• Module and network faults to evaluate a limited operation strategy.
  • Simple or complex functions (sin, cos).

Prerequisites for Using CAPL:

To use CAPL effectively you need the following:

  • A CANalyzer or CANoe tool – the programmable version is required.
  • An understanding of the CAPL Browser – where you write your CAPL program.
  • A database tool – CANdb++ – to create your shared network data variables.
  • CAPL programming knowledge – available in this book.
  • A small amount of CAN communication knowledge.

For those students and engineers who do not have access to a real CANalyzer or CANoe, consider using the demo version of the tools (available from the Download Center at Even without real communication hardware, the considerable experience can be gained using the demo version.

In addition, because CAPL is based on C, the user must be familiar with the C or C++ language. Users need not be familiar with the programming orientation, mechanics, and its libraries, but on the syntax, operators, expressions, and statements. Some common statements in C can also be found in the CAPL. For example, the C function printf() is known as the write() function in both CANalyzer and CANoe to output data to the write window. Both functions use exactly the same C/C++ formatting characters in the argument with the percent sign (%d for integers, %s for a string, and so on.).

How To Learn CAPL Programming?

CAPL represents the programmable portion of the CANoe and CANalyzer. Although there are significant differences between the two tools, both share a large set of features. For learning purposes, however, it is easier to learn CANalyzer first, as CANoe is built on the foundation of the CANalyzer. While both tools are valuable in the development of any distributed product or distributed embedded system architecture, CANoe possesses more powerful features than CANalyzer. In general, system and distributed product developers typically use the CANoe.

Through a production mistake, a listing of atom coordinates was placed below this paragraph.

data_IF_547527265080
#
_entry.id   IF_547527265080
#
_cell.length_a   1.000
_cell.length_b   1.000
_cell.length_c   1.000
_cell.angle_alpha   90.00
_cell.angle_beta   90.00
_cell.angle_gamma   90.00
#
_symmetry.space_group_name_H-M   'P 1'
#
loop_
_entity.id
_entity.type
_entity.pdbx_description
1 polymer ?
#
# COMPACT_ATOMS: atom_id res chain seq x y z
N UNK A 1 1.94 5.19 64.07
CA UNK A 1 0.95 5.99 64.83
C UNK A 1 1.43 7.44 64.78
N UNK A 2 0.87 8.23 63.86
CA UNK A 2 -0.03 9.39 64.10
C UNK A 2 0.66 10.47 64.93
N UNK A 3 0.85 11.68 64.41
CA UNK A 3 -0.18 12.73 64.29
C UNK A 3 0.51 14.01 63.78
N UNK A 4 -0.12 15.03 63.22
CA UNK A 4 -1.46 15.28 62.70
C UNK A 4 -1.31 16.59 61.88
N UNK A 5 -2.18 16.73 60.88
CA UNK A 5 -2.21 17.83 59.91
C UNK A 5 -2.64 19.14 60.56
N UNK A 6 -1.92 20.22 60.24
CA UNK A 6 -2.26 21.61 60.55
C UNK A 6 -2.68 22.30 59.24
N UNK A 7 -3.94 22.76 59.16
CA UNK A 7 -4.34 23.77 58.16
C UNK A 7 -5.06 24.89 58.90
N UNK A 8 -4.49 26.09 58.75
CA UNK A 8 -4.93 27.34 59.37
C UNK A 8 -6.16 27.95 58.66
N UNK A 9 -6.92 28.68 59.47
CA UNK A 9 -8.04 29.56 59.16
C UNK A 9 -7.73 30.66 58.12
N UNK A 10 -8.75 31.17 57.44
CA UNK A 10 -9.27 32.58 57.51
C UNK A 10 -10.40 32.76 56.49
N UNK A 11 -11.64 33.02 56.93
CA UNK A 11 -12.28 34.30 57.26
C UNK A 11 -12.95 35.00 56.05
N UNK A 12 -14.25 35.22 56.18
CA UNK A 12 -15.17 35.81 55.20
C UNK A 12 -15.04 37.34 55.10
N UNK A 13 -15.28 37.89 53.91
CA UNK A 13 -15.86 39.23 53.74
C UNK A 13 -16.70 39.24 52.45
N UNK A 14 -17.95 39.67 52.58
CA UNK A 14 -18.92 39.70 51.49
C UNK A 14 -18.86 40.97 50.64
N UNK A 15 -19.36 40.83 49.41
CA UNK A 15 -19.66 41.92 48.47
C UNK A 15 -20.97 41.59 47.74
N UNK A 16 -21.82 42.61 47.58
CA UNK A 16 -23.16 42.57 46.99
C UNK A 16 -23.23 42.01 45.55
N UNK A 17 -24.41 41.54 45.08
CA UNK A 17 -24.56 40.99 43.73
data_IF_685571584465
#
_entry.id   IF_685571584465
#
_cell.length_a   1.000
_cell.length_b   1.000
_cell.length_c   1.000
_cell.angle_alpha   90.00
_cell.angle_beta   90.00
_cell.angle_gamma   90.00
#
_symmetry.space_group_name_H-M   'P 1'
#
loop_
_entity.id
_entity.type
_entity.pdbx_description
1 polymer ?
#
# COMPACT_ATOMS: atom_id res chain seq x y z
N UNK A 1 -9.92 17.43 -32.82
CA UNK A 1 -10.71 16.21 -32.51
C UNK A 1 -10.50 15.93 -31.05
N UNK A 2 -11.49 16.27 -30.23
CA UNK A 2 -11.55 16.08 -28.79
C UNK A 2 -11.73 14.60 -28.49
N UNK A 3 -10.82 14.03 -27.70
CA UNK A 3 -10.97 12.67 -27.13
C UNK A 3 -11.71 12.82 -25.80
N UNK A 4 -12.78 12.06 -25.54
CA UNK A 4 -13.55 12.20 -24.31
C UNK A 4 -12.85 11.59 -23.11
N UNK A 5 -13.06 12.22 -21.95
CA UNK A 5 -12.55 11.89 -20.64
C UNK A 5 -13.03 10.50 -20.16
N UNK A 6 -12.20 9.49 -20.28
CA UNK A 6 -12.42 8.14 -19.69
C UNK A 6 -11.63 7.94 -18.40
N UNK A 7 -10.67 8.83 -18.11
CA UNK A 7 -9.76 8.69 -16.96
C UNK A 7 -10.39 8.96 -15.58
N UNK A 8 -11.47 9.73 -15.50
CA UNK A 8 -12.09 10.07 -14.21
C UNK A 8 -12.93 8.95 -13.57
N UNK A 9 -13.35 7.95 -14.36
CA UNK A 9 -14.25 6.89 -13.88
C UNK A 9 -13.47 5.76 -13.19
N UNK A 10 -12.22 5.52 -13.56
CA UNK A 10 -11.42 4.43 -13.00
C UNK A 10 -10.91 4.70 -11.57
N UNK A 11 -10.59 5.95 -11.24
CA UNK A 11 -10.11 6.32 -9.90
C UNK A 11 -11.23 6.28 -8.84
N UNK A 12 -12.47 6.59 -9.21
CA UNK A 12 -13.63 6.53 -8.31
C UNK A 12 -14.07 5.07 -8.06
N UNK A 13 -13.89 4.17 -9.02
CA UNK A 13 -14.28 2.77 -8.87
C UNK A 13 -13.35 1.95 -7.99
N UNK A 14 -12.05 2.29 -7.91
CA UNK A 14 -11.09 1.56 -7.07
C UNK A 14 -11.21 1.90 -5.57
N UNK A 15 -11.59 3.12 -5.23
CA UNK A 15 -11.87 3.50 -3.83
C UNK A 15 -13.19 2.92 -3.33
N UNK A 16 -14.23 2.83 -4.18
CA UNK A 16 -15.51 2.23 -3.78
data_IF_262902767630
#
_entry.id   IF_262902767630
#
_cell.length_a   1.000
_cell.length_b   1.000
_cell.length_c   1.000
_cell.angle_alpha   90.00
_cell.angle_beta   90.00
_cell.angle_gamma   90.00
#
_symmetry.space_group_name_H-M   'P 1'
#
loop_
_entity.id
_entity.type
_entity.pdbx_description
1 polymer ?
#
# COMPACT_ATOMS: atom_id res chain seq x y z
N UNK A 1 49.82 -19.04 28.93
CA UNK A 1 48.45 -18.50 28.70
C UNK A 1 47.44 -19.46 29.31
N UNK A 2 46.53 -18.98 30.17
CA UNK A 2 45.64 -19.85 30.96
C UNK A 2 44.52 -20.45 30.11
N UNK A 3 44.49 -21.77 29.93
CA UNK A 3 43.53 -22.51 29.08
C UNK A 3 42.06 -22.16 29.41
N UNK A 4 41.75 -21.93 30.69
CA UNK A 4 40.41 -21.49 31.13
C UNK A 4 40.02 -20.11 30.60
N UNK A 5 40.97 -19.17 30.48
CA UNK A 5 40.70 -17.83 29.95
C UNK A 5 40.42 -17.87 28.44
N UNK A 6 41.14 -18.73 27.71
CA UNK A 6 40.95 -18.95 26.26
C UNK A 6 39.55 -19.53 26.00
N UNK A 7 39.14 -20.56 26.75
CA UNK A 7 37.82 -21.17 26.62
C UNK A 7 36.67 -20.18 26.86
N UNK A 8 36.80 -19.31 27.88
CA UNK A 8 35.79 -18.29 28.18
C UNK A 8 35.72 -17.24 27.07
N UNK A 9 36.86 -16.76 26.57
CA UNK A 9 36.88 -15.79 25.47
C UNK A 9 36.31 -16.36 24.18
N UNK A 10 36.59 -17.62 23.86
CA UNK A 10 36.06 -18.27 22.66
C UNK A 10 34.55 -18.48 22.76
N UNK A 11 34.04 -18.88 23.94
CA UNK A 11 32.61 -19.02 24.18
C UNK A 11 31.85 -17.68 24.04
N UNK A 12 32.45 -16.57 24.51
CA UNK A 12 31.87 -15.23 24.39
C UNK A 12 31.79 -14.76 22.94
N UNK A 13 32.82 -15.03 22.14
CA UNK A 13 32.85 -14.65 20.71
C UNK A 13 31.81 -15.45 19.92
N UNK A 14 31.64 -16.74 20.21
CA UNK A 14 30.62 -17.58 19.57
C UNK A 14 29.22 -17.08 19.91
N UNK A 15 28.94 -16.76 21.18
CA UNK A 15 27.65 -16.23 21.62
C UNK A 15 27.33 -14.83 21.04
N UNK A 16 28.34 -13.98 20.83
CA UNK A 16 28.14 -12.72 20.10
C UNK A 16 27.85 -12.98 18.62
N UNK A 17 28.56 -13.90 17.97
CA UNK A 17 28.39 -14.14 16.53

Difference between CANalyzer and CANoe?

The CANalyzer and CANoe tools were developed to meet the essential needs of the CAN-based module or system developer by combining a comprehensive set of measurement and simulation capabilities. Both CANalyzer and CANoe can interface to multiple CAN networks (or other common small area network protocols), and provide accurate time-stamped measurements for all communication transfers, including both acknowledged messages and communication errors. Recording and playback operations are standard. Users can record the messages from one system and e-mail them to another engineer for playback and analysis.

Both tools basically operate like a multi-channel oscilloscope, a multi-channel logic analyzer, and a custom alphanumeric display unit – all using an integrated database.

In addition, both tools are capable of creating any message generation pattern, much like a programmable function generator, with the complete control of all network data variables (or signals).

Basics Of CAPL Programming:

CAPL Keywords: Keywords cannot be used to name a variable or function. CAPL uses reserved keywords from the C programming language. Some common C keywords are: break, case, char, continue, default, do, double, else, float, for, if, int, long, return, switch, while.

CAPL Data Types: The basic data types supported by the CAPL are integer, character, and floating-point, as listed in Table 6. The message, timer, and msTimer are considered data types because they define a variable that symbolizes the kind of data they can store and operate. Unsigned variables can only have non-negative values, whereas signed variables can either be positive or negative.

Data TypeDescriptionSizeUnsigned/Signed
charcharacter8 bitunsigned
bytebyte8 bitunsigned
intinteger  16 bitsigned
wordword16 bitunsigned
longlong integer32 bitsigned
dworddouble word32 bitunsigned
floatsingle-precision floating-point64 bitsigned
doublesingle-precision floating-point64 bitsigned
messagea communication message  
timera timer with the second resolution  
msTimera timer with millisecond resolution  

How to declare CAPL Variables?

To allow variables to be read or changed in any part of a CAPL program, use global variable declarations in the Global Variables window of the CAPL Browser. Below is a list of some examples of declarations: